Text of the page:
Category: Probability theory paradoxes

Berkson's paradox
Berkson's paradox, also known as Berkson's bias, collider bias, or Berkson's fallacy, is a result in conditional probability and statistics which is often found to be counterintuitive, and hence a ver
Exchange paradox
No description available.
100 prisoners problem
The 100 prisoners problem is a mathematical problem in probability theory and combinatorics. In this problem, 100 numbered prisoners must find their own numbers in one of 100 drawers in order to survi
Bertrand paradox (probability)
The Bertrand paradox is a problem within the classical interpretation of probability theory. Joseph Bertrand introduced it in his work Calcul des probabilités (1889), as an example to show that the pr
Bertrand's box paradox
Bertrand's box paradox is a veridical paradox in elementary probability theory. It was first posed by Joseph Bertrand in his 1889 work Calcul des Probabilités. There are three boxes: 1. * a box conta
Sleeping Beauty problem
The Sleeping Beauty problem is a puzzle in decision theory in which whenever an ideally rational epistemic agent is awoken from sleep, she has no memory of whether she has been awoken before. Upon bei
Boy or Girl paradox
The Boy or Girl paradox surrounds a set of questions in probability theory, which are also known as The Two Child Problem, Mr. Smith's Children and the Mrs. Smith Problem. The initial formulation of t
Monty Hall problem
The Monty Hall problem is a brain teaser, in the form of a probability puzzle, loosely based on the American television game show Let's Make a Deal and named after its original host, Monty Hall. The p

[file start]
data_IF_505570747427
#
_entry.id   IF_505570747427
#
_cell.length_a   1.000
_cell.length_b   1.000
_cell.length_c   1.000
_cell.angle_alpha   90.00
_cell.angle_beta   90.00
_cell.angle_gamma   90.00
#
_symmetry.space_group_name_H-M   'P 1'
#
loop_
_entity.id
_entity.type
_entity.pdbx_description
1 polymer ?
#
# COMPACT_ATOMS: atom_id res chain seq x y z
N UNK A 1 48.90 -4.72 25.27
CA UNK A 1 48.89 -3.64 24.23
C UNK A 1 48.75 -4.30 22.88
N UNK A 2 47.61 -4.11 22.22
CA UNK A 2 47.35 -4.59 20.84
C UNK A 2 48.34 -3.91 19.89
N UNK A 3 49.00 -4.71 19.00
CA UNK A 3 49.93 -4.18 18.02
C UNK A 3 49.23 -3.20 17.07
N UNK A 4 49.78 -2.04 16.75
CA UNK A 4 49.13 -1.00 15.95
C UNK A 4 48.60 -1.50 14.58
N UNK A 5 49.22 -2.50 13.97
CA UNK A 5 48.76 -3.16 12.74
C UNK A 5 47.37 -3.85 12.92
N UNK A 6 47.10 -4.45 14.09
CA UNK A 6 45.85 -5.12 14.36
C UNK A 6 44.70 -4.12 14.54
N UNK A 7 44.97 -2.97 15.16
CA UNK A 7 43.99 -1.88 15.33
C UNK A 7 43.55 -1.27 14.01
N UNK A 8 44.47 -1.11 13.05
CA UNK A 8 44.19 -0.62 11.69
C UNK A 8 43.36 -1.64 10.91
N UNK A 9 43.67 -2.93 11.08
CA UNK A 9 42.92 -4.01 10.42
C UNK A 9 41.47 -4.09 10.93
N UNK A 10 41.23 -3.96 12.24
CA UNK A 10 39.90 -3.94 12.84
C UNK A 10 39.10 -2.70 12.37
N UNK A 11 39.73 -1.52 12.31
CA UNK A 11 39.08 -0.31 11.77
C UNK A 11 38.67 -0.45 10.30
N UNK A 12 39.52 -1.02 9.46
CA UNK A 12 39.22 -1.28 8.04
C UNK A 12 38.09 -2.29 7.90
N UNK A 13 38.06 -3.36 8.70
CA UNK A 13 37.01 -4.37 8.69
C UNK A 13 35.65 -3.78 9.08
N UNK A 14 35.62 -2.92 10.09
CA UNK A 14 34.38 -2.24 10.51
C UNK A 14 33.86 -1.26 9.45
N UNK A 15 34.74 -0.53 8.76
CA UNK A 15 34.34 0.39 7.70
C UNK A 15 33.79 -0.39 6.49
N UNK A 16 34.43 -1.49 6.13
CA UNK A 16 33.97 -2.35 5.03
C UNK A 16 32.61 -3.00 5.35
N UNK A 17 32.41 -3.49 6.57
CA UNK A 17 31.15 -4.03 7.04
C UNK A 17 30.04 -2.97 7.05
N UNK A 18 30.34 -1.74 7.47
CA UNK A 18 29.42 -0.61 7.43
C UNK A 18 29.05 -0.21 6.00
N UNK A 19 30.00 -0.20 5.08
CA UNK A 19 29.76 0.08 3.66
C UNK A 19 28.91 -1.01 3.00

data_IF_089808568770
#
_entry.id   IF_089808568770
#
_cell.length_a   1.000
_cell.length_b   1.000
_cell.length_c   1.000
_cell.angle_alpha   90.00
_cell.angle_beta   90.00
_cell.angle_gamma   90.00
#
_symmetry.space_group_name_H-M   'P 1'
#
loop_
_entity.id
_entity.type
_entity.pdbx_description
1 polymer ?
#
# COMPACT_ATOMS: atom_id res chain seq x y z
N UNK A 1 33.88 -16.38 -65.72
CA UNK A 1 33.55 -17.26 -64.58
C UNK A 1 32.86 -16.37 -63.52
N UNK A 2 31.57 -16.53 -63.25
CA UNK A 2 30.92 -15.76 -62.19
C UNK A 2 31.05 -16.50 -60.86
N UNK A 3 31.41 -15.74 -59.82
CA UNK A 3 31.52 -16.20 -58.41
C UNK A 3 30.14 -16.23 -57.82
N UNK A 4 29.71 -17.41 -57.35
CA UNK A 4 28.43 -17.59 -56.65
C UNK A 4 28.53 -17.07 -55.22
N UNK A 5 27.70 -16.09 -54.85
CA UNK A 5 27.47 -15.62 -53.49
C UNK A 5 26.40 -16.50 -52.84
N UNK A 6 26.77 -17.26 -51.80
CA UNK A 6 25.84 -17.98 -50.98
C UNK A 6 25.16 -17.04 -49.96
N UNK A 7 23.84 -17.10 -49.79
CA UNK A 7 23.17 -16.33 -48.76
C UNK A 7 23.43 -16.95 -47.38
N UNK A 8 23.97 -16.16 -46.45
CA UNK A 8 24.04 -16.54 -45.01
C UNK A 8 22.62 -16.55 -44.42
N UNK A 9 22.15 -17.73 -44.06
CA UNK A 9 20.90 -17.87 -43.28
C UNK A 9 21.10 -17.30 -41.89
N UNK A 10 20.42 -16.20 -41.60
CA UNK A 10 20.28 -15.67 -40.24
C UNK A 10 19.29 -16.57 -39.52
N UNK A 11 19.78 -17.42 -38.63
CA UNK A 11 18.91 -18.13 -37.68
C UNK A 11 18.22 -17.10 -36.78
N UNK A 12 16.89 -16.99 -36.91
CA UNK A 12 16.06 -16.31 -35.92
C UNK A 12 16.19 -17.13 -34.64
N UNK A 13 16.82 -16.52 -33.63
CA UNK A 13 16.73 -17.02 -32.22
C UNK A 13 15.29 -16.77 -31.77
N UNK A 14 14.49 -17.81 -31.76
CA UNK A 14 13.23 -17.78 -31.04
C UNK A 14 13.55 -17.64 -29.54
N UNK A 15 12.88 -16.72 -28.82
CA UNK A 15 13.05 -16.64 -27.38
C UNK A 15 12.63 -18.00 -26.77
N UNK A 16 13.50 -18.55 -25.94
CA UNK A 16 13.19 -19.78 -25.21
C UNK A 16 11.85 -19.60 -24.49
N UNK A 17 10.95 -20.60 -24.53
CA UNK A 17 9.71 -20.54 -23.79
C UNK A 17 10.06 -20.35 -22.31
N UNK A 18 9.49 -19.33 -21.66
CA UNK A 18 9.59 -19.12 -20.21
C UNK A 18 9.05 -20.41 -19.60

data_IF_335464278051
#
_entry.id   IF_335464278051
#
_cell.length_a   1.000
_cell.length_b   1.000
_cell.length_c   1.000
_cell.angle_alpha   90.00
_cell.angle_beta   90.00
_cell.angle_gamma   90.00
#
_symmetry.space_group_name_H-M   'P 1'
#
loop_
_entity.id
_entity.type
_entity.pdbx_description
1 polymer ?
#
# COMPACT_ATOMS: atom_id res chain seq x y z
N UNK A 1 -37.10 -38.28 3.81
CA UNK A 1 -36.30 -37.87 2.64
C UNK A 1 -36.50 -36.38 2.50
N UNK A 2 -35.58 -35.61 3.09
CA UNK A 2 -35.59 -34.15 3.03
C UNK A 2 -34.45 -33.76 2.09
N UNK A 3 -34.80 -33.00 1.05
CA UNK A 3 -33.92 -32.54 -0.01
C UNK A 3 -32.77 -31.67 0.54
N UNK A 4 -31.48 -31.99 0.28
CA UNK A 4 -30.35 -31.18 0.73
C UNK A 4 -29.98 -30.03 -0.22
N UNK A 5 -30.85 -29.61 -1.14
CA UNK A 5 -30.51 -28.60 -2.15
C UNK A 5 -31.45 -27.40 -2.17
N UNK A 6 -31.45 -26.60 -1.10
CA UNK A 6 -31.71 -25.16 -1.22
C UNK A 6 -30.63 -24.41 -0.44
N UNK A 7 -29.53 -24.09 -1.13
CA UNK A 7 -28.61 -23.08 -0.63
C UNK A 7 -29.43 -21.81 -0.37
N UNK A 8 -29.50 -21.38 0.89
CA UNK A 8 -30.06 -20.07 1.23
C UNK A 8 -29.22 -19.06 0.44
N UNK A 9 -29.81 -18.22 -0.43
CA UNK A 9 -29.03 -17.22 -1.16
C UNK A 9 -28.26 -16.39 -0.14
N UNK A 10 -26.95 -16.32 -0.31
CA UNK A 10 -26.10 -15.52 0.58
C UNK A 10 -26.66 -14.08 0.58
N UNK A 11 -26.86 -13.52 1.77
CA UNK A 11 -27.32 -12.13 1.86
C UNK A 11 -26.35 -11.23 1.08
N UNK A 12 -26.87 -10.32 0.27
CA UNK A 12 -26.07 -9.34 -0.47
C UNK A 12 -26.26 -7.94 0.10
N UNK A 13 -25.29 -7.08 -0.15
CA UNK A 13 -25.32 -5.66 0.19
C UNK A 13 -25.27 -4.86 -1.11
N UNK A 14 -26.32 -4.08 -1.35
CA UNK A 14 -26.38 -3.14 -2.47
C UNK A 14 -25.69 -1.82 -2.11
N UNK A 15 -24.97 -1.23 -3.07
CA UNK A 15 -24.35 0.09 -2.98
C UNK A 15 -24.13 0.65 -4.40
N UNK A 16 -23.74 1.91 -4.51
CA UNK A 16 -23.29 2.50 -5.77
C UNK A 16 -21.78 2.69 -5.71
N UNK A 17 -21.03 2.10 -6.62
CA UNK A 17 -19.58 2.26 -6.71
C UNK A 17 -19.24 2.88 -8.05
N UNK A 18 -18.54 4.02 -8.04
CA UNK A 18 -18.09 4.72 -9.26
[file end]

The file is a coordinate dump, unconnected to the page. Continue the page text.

Necktie paradox
The necktie paradox is a puzzle and paradox with a subjective interpretation of probability theory describing a paradoxical bet advantageous to both involved parties. The two-envelope paradox is a var
Borel–Kolmogorov paradox
In probability theory, the Borel–Kolmogorov paradox (sometimes known as Borel's paradox) is a paradox relating to conditional probability with respect to an event of probability zero (also known as a
Wine/water paradox
The wine/water paradox is an apparent paradox in probability theory. It is stated by Michael Deakin as follows: A mixture is known to contain a mix of wine and water in proportions such that the amoun
Ellsberg paradox
In decision theory, the Ellsberg paradox (or Ellsberg's paradox) is a paradox in which people's decisions are inconsistent with subjective expected utility theory. Daniel Ellsberg popularized the para
Birthday problem
In probability theory, the birthday problem asks for the probability that, in a set of n randomly chosen people, at least two will share a birthday. The birthday paradox is that, counterintuitively, t
Two envelopes problem
The two envelopes problem, also known as the exchange paradox, is a paradox in probability theory. It is of special interest in decision theory, and for the Bayesian interpretation of probability theo
Littlewood's law
Littlewood's law states that a person can expect to experience events with odds of one in a million (referred to as a "miracle") at the rate of about one per month. It was framed by British mathematic
Three Prisoners problem
The Three Prisoners problem appeared in Martin Gardner's "Mathematical Games" column in Scientific American in 1959. It is mathematically equivalent to the Monty Hall problem with car and goat replace
Intransitive dice
A set of dice is intransitive (or nontransitive) if it contains three dice, A, B, and C, with the property that A rolls higher than B more than half the time, and B rolls higher than C more than half
Simpson's paradox
Simpson's paradox is a phenomenon in probability and statistics in which a trend appears in several groups of data but disappears or reverses when the groups are combined. This result is often encount
Siegel's paradox
Siegel's paradox is the phenomenon that uncertainty about future prices can theoretically push rational consumers to temporarily trade away their preferred consumption goods (or currency) for non-pref
St. Petersburg paradox
The St. Petersburg paradox or St. Petersburg lottery is a paradox involving the game of flipping a coin where the expected payoff of the theoretical lottery game approaches infinity but nevertheless s